Futures Now

Technician who called the crude rally says now is the best time to buy

Technician says this might be the best time to buy crude

The technician who called oil's rally through the beginning of fall says that a bigger rally is in store for the commodity, and that investors should buy the recent dip.

In July, when oil was sitting around $46 a barrel, Scott Redler of T3Live.com predicted that crude could run above $51. The commodity actually surged 9 percent in September, breaking above Redler's predicted $51 level near the end of the month, and now the technician sees it going even higher.

More specifically, Redler believes that crude saw new "momentum" to the upside the moment a "descending trend line" was broken in mid-September. While the commodity has since fallen more than 5 percent from that $53 high at the end of September, Redler says that crude is heading back toward that downtrend line, and that based on momentum oil will bounce again.

"If you want to buy a dip, you can potentially buy this spot which is around $50," he said Tuesday on CNBC's "Futures Now." "And if this test holds, because sometimes you retest a descending channel, I do think the next move is going to be to the upside."

In other words, with oil still trading at $50 even on Wednesday, Redler is essentially saying now is the best time to buy crude.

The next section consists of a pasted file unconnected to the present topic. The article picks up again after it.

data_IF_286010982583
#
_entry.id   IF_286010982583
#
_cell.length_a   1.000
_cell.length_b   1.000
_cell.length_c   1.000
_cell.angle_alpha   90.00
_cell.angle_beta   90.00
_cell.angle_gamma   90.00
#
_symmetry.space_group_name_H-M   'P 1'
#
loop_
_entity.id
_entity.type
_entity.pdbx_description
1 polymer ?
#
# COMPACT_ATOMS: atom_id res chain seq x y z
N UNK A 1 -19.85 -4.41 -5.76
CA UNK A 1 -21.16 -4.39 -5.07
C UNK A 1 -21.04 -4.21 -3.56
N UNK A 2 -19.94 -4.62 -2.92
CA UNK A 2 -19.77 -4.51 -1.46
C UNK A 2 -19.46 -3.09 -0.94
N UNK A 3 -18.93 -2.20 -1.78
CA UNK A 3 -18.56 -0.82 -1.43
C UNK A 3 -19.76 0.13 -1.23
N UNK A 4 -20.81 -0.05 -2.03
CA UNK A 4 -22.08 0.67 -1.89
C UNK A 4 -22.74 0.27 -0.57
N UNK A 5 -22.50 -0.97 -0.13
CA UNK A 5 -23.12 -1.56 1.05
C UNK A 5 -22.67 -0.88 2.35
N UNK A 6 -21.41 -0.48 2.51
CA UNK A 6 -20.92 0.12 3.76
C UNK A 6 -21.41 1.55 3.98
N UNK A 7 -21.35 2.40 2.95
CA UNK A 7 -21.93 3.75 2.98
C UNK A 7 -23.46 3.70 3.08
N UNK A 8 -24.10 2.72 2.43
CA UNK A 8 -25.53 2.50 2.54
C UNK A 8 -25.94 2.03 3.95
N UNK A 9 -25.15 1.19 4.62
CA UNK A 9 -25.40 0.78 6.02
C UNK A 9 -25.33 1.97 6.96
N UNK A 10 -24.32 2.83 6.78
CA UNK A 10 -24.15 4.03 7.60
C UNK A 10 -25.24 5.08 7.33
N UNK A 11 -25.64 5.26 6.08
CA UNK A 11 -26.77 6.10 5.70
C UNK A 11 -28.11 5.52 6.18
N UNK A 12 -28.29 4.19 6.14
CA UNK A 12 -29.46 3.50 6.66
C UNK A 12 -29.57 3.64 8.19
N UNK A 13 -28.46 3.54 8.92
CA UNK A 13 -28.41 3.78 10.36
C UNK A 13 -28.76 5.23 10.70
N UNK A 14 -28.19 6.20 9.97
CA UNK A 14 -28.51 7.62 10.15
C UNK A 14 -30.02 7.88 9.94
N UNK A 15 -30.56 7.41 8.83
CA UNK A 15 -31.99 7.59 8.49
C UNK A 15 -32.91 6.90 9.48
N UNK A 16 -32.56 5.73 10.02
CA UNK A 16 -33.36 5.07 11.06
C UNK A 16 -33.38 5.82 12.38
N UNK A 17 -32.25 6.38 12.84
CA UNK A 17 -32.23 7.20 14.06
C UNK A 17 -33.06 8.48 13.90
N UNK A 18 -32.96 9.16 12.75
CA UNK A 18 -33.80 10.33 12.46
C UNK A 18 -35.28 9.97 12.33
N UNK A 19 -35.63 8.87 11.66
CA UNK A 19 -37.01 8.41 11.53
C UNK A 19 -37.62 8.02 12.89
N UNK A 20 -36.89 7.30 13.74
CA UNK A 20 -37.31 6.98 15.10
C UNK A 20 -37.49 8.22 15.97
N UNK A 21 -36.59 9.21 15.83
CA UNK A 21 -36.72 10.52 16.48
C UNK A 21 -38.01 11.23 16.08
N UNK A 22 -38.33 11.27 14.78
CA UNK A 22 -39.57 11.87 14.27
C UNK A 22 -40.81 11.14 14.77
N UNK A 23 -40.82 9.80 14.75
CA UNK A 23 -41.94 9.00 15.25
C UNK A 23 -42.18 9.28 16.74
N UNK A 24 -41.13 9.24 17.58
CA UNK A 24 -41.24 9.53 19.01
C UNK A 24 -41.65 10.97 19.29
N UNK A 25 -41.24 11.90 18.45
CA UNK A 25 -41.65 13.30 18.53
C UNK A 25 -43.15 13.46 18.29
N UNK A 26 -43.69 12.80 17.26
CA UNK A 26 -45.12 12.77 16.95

As for how high oil could go, based on the momentum Redler sees in the charts he believes oil could return to $60, which it hasn't hit in more than two years.

"If we go back up to that $53 and get above it, I think in the first or second quarter of next year there's a good chance we're going to see it close to $60, which would be a nice tradeable move," he said. "So you can maybe buy the dip into this $50 area in crude, it gets above $53, and you play some momentum longer- term to $60."

If that rally in crude does play out, Redler says he sees XLE, the ETF that tracks energy stocks, surging as high as $74. That represents an 8 percent climb from XLE's Wednesday levels.

Crude held steady near $50 on Wednesday, though the commodity has dropped 6 percent year to date.